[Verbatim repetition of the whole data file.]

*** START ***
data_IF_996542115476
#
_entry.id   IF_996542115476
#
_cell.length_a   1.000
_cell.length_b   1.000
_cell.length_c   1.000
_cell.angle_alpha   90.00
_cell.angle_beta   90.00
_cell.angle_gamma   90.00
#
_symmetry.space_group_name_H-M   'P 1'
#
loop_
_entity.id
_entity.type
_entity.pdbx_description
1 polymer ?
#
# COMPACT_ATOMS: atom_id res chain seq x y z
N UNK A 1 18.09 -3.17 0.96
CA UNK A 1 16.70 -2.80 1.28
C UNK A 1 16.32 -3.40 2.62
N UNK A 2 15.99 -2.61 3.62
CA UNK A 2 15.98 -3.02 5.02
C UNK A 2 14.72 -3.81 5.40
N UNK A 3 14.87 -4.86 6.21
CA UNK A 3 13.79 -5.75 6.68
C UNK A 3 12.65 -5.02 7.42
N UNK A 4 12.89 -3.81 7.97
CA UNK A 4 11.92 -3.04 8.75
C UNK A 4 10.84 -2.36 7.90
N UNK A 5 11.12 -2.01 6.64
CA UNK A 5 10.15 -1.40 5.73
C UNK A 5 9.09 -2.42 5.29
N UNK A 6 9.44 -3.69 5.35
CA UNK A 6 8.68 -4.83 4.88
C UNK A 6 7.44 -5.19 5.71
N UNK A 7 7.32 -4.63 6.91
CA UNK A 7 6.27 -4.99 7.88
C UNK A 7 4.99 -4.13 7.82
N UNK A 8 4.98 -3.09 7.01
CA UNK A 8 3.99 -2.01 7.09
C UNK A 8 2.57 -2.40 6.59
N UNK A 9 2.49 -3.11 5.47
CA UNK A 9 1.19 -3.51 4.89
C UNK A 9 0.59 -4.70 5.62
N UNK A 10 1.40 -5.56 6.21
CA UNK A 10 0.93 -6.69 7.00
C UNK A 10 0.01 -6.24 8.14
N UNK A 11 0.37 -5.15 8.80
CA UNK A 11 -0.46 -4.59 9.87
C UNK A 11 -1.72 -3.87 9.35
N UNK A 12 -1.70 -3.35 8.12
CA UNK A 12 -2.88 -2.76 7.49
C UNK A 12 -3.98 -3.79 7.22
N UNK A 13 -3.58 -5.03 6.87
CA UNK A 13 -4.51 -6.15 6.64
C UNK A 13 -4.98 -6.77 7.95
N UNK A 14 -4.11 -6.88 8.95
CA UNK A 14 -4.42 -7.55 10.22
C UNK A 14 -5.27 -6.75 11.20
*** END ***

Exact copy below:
data_IF_996542115476
#
_entry.id   IF_996542115476
#
_cell.length_a   1.000
_cell.length_b   1.000
_cell.length_c   1.000
_cell.angle_alpha   90.00
_cell.angle_beta   90.00
_cell.angle_gamma   90.00
#
_symmetry.space_group_name_H-M   'P 1'
#
loop_
_entity.id
_entity.type
_entity.pdbx_description
1 polymer ?
#
# COMPACT_ATOMS: atom_id res chain seq x y z
N UNK A 1 18.09 -3.17 0.96
CA UNK A 1 16.70 -2.80 1.28
C UNK A 1 16.32 -3.40 2.62
N UNK A 2 15.99 -2.61 3.62
CA UNK A 2 15.98 -3.02 5.02
C UNK A 2 14.72 -3.81 5.40
N UNK A 3 14.87 -4.86 6.21
CA UNK A 3 13.79 -5.75 6.68
C UNK A 3 12.65 -5.02 7.42
N UNK A 4 12.89 -3.81 7.97
CA UNK A 4 11.92 -3.04 8.75
C UNK A 4 10.84 -2.36 7.90
N UNK A 5 11.12 -2.01 6.64
CA UNK A 5 10.15 -1.40 5.73
C UNK A 5 9.09 -2.42 5.29
N UNK A 6 9.44 -3.69 5.35
CA UNK A 6 8.68 -4.83 4.88
C UNK A 6 7.44 -5.19 5.71
N UNK A 7 7.32 -4.63 6.91
CA UNK A 7 6.27 -4.99 7.88
C UNK A 7 4.99 -4.13 7.82
N UNK A 8 4.98 -3.09 7.01
CA UNK A 8 3.99 -2.01 7.09
C UNK A 8 2.57 -2.40 6.59
N UNK A 9 2.49 -3.11 5.47
CA UNK A 9 1.19 -3.51 4.89
C UNK A 9 0.59 -4.70 5.62
N UNK A 10 1.40 -5.56 6.21
CA UNK A 10 0.93 -6.69 7.00
C UNK A 10 0.01 -6.24 8.14
N UNK A 11 0.37 -5.15 8.80
CA UNK A 11 -0.46 -4.59 9.87
C UNK A 11 -1.72 -3.87 9.35
N UNK A 12 -1.70 -3.35 8.12
CA UNK A 12 -2.88 -2.76 7.49
C UNK A 12 -3.98 -3.79 7.22
N UNK A 13 -3.58 -5.03 6.87
CA UNK A 13 -4.51 -6.15 6.64
C UNK A 13 -4.98 -6.77 7.95
N UNK A 14 -4.11 -6.88 8.95
CA UNK A 14 -4.42 -7.55 10.22
C UNK A 14 -5.27 -6.75 11.20